The decision to limit global warming has a significant impact on energy companies. On the one hand, the world still needs oil, and will have it for a long time to come. On the flip side, well, oil companies clearly have to move with the world around them, or they risk becoming obsolete as the world slowly moves towards cleaner sources of energy. In this context, here is why Shell (NYSE: RDS.A) (NYSE: RDS.B) and TotalEnergies (NYSE: TTE) are two of the main oil stocks that investors can buy over the long term.
The balancing act
Shell and TotalEnergies are both integrated oil giants. This means they have assets across the energy sector, from drilling for oil and natural gas (upstream) to moving those fuels (halfway), to turning fuels into products. chemicals and their refining into gasoline and jet fuel (downstream). This diversification provides balance to their portfolios and helps smooth the volatility inherent in energy markets since downstream often benefits when oil prices are low. As a result, an integrated oil major is probably the best way to invest in the energy sector for more conservative investors.
Shell and TotalEnergies, meanwhile, have seen the writing on the wall regarding the world’s shifting towards cleaner alternatives. Both have a long history of investing in power generation, renewables and charging stations for electric vehicles. They recognize that they have to adapt to the world, or they risk being left behind. However, this is a balancing act because oil and natural gas are not going to suddenly stop being used. This transition will take time.
For example, by 2040, the percentage share of oil in global energy production will likely decline by a few percentage points while natural gas will increase by a single percentage point. However, due to the increasing demand for energy in emerging markets, the total demand for energy is expected to increase. Thus, the total amount of oil and natural gas used will likely increase even if their combined percentage share decreases.
This is actually the opportunity here. Basically, Shell and TotalEnergies can use their cash cow energy operations to fund acquisitions and capital investments that will help them adjust to a cleaner future. But these two oil companies are not the same.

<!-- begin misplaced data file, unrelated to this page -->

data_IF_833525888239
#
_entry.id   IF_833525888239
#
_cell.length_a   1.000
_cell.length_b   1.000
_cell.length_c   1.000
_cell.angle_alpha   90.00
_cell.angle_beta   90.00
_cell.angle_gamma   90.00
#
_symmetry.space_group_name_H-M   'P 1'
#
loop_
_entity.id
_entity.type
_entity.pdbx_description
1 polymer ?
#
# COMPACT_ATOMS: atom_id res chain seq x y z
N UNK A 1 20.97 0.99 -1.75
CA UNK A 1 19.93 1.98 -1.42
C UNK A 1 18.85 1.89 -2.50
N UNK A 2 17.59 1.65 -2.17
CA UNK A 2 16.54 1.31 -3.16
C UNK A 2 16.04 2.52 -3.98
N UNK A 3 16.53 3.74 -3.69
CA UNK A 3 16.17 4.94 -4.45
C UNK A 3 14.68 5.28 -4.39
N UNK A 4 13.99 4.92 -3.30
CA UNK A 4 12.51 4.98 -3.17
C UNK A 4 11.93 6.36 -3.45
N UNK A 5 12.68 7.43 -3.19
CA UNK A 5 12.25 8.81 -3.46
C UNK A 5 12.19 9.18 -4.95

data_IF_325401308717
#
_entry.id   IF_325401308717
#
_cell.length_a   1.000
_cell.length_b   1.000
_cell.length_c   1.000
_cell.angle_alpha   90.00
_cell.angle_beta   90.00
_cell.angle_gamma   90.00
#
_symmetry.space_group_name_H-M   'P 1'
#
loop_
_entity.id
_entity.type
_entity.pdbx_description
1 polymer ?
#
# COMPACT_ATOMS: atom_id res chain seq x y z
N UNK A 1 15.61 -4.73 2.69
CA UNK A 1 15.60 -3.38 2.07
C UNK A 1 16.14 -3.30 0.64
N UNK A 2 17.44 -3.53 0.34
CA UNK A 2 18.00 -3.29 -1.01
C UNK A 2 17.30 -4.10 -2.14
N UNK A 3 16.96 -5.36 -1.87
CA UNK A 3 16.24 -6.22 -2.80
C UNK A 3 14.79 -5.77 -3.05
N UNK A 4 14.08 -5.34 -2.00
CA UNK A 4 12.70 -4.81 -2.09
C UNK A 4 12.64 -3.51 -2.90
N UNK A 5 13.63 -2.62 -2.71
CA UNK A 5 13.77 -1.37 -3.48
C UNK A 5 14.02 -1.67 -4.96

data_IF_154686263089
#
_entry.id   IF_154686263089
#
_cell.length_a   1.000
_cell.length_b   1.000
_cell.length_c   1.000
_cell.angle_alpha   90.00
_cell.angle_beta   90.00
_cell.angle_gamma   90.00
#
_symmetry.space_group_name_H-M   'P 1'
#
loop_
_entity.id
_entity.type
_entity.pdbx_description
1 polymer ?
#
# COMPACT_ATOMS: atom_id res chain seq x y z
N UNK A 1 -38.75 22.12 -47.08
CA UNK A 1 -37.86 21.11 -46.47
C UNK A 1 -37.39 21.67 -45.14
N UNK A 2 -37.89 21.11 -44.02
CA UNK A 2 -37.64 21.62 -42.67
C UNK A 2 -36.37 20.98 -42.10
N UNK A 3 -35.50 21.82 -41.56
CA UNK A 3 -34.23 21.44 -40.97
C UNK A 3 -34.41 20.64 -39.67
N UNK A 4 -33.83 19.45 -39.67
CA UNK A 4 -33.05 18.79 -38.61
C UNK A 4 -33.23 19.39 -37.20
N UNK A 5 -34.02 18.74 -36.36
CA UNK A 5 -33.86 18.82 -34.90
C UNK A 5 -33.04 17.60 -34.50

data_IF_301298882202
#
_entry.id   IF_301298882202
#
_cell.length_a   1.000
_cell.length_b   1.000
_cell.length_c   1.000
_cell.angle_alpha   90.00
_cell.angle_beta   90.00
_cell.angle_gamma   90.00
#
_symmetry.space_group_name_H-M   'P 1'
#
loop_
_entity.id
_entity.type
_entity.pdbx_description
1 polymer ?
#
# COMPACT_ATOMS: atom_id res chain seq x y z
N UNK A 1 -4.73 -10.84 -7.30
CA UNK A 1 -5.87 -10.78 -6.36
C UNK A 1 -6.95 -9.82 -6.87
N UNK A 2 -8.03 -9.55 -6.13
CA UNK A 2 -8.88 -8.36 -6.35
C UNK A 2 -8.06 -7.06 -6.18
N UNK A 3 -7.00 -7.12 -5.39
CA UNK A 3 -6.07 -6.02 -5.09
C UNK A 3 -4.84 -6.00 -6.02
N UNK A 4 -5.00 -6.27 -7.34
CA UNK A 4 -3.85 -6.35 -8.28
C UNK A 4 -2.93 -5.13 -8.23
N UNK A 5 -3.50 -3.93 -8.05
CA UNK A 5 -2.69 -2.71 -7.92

Dividends or dividend growth?
For income-seeking dividend investors, TotalEnergies and its 6.4% dividend yield (the highest of its major energy peers) is probably the best option here. When oil prices plunged in 2020, thanks to economic shutdowns used to slow the spread of the coronavirus pandemic, it was the only oil major to announce the price point (average $ 40 per barrel) at which it could maintain. its dividend.
He has made it clear that he understands how important the dividend is to his investors and that he will transition to cleaner alternatives while doing everything in his power to maintain the dividend. With energy prices rebounding from their lows, the company’s plan to triple the size of its “electron” business has not changed, but it has suggested that dividend increases are a possibility. However, investing in the business and maintaining a strong balance sheet are both priorities. This means that investors shouldn’t expect regular increases in dividends, which makes TotalEnergies suitable for investors looking to maximize the income they generate today.
At the other end of the spectrum is Shell, with a yield of around 3.7% (the lowest of its closest peers). This is in part because Shell cut its dividend in early 2020, around the same time it announced its intention to shift its business model towards cleaner alternatives. This was a major reset, but one that the company said would allow it to return to dividend growth over time. And Shell wasted little time on that front, actually increasing its dividend for the first time in 2020, with a few more hikes in 2021.
Shell is therefore fundamentally a way to play the energy transition away from oil while also benefiting from dividend growth. It’s unclear exactly what rate of dividend growth investors should expect here – originally the call was for slow and steady, which seemed logical. However, the most recent increase was 38%. Don’t expect this to happen again as this was likely a second reset (in reverse) as the energy market stabilized fairly quickly and kept Shell moving forward. fairly quickly in consolidating its balance sheet. Essentially, look for low to mid single-digit dividend growth as Shell uses oil profits to fund clean energy investments. But for dividend-growing investors, it’s probably a solid compromise.
It would be nice if we could flip on a clean energy switch and stop using oil and natural gas, but that’s just not possible. However, ignoring the ongoing energy transition doesn’t make sense either. For dividend investors, Shell and TotalEnergies are ways to take advantage of the still strong demand for oil while hedging your clean energy bets. Shell tends to grow dividends, while TotalEnergies is a solid, high yield option.
This article represents the opinion of the author, who may disagree with the “official” recommendation position of a premium Motley Fool consulting service. We are heterogeneous! Challenging an investment thesis – even one of our own – helps us all to think critically about investing and make decisions that help us become smarter, happier, and richer.